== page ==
I have said many times that diversity and inclusion are key to a modern, effective Civil Service. I am passionate about this and that is why I made sure to embed diversity targets in my own objectives and those of all of our Permanent Secretaries. That’s also why I’m pleased to celebrate the launch today of a new recruitment tool called ‘Applied’ that will help us to realise this vision, and which I will talk more about in this blog.
It is worth reiterating why we care about diversity and inclusion.
There’s clearly a moral case. We should always be hiring and giving opportunity to the best and brightest, irrespective of their background. And there’s an operational case. We serve the public and we should aim to reflect the richness of our diverse society.
Finally, there’s an efficiency and effectiveness case. The evidence is clear that more diverse teams perform better, especially those that are trying to solve complex, ambiguous problems. This is because diversity is not just about physical characteristics but about differences in thought, outlook and approach. If we surround ourselves with people who look like us and see the world as we do, inevitably we will be more prone to ‘group think’, producing conclusions that reflect our shared outlook and preconceptions. Drawing on a greater variety of backgrounds and experiences of life will tend to avoid these narrow conclusions and provide the contrasting opinions and healthy disagreement that can put problems in a different light and produce better decisions.
To deliver this vision, we need to make changes to the way we run our HR operations throughout the Civil Service – from our hiring to our promotions, and everything in between. And like all systemic changes, we have to be open to the solutions coming from anywhere – from the data, from other organisations, or innovative ideas from within.
When we do so, it is important that we go with what the growing evidence-base shows works. For example, studies have consistently shown that when those taking hiring decisions know the names and backgrounds of those applying for jobs, it affects their perceptions of those individuals, even when their CVs are otherwise identical to other applicants’. That’s why, together with a host of other organisations, we have committed ourselves to introducing ‘name-blind’ applications across the Civil Service, so that details that should be irrelevant to the employer do not affect judgements on who we appoint.
Evidence also shows that through careful design we can move to a world where interviews go from being a ‘gut-feel’ exercise to a more evidenced and less biased assessment of candidate quality. Even simple things like getting interviewers to score candidates independently can make a difference to the outcome, ensuring that everyone’s perspectives are taken into account.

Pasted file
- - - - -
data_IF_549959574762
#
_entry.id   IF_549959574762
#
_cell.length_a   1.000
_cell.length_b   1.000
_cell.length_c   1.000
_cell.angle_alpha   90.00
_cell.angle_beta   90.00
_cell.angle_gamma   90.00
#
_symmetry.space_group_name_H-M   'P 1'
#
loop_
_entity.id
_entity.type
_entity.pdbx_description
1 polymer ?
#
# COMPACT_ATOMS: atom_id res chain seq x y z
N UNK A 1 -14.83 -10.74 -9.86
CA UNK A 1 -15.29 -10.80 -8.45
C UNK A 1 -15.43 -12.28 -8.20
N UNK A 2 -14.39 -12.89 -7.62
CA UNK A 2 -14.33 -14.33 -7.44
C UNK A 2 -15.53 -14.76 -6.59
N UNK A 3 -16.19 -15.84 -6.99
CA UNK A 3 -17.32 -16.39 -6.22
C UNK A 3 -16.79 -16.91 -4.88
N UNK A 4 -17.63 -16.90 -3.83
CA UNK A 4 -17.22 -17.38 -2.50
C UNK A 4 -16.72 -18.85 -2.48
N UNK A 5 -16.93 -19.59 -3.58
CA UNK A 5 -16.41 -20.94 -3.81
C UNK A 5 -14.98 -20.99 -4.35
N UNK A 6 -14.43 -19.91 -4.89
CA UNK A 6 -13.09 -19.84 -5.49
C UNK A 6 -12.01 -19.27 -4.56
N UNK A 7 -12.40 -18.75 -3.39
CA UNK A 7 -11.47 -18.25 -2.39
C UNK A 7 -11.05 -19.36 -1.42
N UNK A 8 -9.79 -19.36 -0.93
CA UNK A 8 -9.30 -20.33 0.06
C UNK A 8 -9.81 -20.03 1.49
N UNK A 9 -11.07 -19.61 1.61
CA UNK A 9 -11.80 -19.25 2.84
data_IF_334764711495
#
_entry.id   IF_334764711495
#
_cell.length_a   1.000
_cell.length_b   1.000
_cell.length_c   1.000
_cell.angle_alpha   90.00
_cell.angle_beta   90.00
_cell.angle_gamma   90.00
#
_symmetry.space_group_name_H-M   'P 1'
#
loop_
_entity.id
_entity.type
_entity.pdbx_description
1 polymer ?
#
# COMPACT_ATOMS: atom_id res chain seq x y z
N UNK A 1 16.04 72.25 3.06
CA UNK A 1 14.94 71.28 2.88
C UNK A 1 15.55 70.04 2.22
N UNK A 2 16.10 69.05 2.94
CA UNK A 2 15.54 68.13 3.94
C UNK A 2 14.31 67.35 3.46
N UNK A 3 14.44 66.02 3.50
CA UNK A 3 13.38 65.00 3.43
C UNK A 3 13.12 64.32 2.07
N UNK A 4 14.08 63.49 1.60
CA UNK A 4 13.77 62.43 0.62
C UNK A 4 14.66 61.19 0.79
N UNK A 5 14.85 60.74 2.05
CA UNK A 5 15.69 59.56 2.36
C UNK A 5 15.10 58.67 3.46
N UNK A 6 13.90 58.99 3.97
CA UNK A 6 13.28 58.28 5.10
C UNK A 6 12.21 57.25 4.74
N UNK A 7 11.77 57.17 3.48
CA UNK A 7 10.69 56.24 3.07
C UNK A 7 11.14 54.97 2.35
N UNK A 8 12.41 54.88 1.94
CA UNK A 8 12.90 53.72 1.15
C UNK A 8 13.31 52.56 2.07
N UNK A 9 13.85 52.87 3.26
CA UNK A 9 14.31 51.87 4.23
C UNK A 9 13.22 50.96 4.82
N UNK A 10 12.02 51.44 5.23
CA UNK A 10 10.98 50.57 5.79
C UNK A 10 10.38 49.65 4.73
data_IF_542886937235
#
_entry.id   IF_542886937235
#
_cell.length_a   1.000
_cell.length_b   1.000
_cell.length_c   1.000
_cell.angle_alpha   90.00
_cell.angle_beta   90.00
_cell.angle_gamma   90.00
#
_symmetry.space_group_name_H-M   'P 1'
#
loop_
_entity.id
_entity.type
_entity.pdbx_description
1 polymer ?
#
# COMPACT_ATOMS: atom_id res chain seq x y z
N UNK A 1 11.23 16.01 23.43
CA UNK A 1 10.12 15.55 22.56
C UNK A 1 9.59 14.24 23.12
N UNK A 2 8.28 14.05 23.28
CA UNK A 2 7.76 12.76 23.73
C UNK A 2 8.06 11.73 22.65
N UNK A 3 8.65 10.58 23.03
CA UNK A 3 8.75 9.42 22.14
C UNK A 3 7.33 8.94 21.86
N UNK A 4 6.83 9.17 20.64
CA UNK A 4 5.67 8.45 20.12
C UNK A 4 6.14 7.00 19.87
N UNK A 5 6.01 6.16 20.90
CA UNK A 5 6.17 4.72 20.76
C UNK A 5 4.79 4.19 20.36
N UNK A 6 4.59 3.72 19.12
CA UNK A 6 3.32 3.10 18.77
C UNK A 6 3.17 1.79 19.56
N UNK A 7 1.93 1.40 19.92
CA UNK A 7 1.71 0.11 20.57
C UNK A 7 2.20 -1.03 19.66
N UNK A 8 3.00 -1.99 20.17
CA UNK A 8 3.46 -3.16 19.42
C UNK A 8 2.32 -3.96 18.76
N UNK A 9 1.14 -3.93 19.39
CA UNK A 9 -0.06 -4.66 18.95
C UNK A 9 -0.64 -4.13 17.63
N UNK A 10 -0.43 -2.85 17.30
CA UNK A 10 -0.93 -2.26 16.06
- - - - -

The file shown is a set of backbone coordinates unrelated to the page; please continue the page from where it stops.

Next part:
Alongside these pieces of research, a range of new tools has emerged that help organisations to draw on the latest available evidence and use it to run their recruitment programmes. ‘Applied’ is one such tool. It has been designed by the Behavioural Insights Team in partnership with the Cabinet Office and the innovation charity Nesta. And I’m pleased to say that the Civil Service, through the leadership of Chief People Officer Rupert McNeil, is one of 30 organisations now using this platform to help improve our recruitment programmes. Together with other changes we have made, Applied will help the Civil Service go further than we have ever done before in removing implicit bias from hiring decisions.
Applied is a cloud-based software that takes the lessons learned from the literature and redesigns the recruitment process to ensure that we pay attention to the thing that really matters: candidate quality. In addition to ‘blinding’, it reshapes how candidates’ information is reviewed, making it easier to compare like with like, avoid ‘halo’ effects (our tendency to let a good impression of a person in one area colour our opinion of them in others), and harness the wisdom of the crowd. Finally, by getting candidates to complete work-based assessments, it also focuses more on what they can do, not who they are, or what they’ve done in the past.
So, I am very much looking forward to seeing the results of using the Applied platform, and the promise that this and our wider reforms make to building a more diverse and inclusive Civil Service and achieving our ambition of being the UK’s most inclusive employer.